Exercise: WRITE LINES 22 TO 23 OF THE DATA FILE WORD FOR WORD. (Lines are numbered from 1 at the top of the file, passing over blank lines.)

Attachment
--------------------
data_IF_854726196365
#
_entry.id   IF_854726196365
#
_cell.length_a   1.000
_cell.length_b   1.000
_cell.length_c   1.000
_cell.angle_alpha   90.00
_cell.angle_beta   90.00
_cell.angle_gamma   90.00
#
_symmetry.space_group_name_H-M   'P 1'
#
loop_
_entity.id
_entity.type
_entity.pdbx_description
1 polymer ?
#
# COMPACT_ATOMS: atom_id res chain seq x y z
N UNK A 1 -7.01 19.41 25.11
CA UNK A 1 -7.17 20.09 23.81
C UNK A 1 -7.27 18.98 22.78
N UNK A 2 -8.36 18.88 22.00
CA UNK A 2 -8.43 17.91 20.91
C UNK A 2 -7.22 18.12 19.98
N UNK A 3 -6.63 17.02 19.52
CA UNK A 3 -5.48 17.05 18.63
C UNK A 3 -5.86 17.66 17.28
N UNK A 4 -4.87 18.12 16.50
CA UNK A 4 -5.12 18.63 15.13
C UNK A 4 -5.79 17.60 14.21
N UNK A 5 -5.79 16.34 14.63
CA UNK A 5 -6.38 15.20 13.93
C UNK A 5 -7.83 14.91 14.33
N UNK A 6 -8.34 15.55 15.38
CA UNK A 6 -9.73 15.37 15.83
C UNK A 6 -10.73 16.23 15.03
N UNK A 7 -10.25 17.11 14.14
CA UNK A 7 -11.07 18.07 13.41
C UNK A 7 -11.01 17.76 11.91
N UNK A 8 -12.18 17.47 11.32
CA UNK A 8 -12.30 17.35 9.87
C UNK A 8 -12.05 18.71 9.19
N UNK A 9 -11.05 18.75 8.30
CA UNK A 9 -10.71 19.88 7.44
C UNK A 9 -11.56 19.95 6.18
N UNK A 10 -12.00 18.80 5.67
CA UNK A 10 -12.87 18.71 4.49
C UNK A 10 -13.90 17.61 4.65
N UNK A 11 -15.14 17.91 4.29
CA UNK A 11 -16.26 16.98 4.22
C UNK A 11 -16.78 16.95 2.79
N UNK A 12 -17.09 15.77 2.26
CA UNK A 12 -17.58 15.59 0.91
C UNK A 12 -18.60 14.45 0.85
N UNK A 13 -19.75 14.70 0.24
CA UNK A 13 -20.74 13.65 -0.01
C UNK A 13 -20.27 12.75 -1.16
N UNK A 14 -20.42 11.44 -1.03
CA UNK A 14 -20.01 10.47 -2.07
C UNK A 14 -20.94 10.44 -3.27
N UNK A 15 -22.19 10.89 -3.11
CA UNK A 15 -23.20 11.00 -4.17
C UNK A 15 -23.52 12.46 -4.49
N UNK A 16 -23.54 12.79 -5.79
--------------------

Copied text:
CA UNK A 1 -7.17 20.09 23.81
C UNK A 1 -7.27 18.98 22.78